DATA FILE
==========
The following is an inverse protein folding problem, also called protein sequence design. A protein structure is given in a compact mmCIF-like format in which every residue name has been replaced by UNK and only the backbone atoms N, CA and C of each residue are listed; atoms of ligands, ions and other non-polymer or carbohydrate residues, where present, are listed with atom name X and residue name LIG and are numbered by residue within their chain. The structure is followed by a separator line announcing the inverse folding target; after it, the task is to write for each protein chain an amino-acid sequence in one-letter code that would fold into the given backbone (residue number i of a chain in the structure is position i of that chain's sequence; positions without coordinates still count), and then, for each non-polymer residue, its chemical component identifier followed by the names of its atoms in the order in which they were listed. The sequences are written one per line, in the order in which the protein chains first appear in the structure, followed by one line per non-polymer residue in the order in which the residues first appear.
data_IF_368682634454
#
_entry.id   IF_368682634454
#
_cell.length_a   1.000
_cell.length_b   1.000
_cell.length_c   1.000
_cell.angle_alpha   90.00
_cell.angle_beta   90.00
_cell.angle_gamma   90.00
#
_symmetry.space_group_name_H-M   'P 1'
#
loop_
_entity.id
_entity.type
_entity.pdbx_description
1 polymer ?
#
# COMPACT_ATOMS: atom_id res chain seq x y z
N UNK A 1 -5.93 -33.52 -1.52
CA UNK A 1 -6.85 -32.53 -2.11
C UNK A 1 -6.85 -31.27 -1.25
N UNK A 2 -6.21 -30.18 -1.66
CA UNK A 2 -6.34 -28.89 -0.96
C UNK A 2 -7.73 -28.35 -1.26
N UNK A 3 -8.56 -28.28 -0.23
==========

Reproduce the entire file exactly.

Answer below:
The following is an inverse protein folding problem, also called protein sequence design. A protein structure is given in a compact mmCIF-like format in which every residue name has been replaced by UNK and only the backbone atoms N, CA and C of each residue are listed; atoms of ligands, ions and other non-polymer or carbohydrate residues, where present, are listed with atom name X and residue name LIG and are numbered by residue within their chain. The structure is followed by a separator line announcing the inverse folding target; after it, the task is to write for each protein chain an amino-acid sequence in one-letter code that would fold into the given backbone (residue number i of a chain in the structure is position i of that chain's sequence; positions without coordinates still count), and then, for each non-polymer residue, its chemical component identifier followed by the names of its atoms in the order in which they were listed. The sequences are written one per line, in the order in which the protein chains first appear in the structure, followed by one line per non-polymer residue in the order in which the residues first appear.
data_IF_368682634454
#
_entry.id   IF_368682634454
#
_cell.length_a   1.000
_cell.length_b   1.000
_cell.length_c   1.000
_cell.angle_alpha   90.00
_cell.angle_beta   90.00
_cell.angle_gamma   90.00
#
_symmetry.space_group_name_H-M   'P 1'
#
loop_
_entity.id
_entity.type
_entity.pdbx_description
1 polymer ?
#
# COMPACT_ATOMS: atom_id res chain seq x y z
N UNK A 1 -5.93 -33.52 -1.52
CA UNK A 1 -6.85 -32.53 -2.11
C UNK A 1 -6.85 -31.27 -1.25
N UNK A 2 -6.21 -30.18 -1.66
CA UNK A 2 -6.34 -28.89 -0.96
C UNK A 2 -7.73 -28.35 -1.26
N UNK A 3 -8.56 -28.28 -0.23